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In-memory processing and Microsoft Dynamics: What can users expect (and when)?

by Mark Anderson
Contributing Writer,

Although it was less than a decade-and-a-half ago, the year 2000 was ancient times in terms of RAM prices. Computer memory cost $1 per megabyte back then, but today that price has dropped to 0.4 cents per megabyte. As Microsoft noted in a white paper (PDF) last summer, a typical server that today costs $50,000 can boast enough processor cores (32) and enough RAM (1 terabyte) to comfortably fit and properly crunch entire databases.

So last fall Redmond quietly introduced a feature into the second community technology preview release of SQL Server 2014 that Microsoft Dynamics users should be enjoying before long as well: In-memory database processing.

Though the technology - technically called "in-memory OLTP" - may sound like something aimed squarely at the hardcore IT crowd, it has the potential to transform the roles of non-technical enterprise users.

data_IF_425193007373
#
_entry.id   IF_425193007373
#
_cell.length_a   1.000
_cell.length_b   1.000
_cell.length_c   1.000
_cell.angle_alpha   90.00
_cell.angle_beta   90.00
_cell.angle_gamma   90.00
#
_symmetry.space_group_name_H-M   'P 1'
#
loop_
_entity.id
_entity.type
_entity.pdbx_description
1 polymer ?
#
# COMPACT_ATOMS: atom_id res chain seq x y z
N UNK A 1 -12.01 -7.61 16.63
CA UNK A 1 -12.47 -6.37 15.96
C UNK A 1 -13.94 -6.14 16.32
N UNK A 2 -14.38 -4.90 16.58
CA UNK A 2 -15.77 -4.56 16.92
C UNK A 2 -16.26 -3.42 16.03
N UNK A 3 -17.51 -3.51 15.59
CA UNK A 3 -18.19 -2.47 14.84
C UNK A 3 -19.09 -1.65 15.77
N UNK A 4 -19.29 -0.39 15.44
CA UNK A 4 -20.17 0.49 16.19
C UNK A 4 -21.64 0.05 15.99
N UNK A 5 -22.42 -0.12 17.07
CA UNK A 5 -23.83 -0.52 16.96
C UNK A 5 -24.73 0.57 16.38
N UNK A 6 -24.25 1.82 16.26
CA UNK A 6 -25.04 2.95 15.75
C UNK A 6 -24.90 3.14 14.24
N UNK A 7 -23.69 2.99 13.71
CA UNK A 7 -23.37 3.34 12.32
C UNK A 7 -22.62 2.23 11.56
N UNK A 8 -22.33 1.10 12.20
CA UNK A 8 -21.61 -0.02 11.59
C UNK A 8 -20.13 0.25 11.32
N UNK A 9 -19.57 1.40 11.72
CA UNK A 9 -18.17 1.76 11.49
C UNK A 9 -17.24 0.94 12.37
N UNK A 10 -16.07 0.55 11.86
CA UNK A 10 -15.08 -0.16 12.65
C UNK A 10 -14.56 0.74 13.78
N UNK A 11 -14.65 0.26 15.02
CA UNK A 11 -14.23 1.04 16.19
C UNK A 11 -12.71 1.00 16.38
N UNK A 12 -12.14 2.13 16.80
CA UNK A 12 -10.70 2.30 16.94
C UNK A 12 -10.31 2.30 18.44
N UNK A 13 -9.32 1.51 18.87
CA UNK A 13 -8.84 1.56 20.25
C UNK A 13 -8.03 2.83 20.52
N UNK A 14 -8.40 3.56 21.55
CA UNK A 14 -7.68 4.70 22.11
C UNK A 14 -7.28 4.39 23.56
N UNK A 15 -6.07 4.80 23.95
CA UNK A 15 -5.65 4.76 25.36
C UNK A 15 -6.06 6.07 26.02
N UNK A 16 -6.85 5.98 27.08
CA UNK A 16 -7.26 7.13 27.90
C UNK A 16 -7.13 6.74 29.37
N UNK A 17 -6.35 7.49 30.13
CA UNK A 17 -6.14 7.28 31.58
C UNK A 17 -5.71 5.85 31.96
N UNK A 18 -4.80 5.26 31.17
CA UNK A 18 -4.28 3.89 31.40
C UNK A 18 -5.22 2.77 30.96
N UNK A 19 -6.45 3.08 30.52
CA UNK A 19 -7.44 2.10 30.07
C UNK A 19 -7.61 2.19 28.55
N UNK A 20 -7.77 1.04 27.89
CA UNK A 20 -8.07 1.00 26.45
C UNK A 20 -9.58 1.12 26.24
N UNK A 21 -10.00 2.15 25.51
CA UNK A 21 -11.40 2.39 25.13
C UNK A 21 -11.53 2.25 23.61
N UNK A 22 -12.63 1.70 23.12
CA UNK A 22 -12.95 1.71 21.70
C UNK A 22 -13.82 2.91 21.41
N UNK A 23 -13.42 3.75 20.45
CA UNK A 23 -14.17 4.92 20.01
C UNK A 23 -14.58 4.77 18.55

"A lot of manufacturing done in the Dynamics space is understanding what your materials requirements are, and being able to do that effectively is clearly a key requirement of manufacturing," says Joshua Greenbaum, analyst and principal at Enterprise Applications Consulting. "In the old world of non-in-memory technology, most companies would do what's called an MRP [Materials Requirements Planning] run, run it overnight, and show up the next morning and say, ‘What are we making today based on this MRP run?'"

"In the in-memory world, you can take a process that might have taken hours and hours and it takes literally minutes. So instead of just doing this one-time finite analysis, you can build into it ...

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About Mark Anderson

Mark Anderson is a science and technology journalist, author and copywriter. Based in western Massachusetts, he's written for many top publications and about everything from IT to genomics to energy. He recently launched a business copywriting service and is the author of two nonfiction books about science, history and literature.

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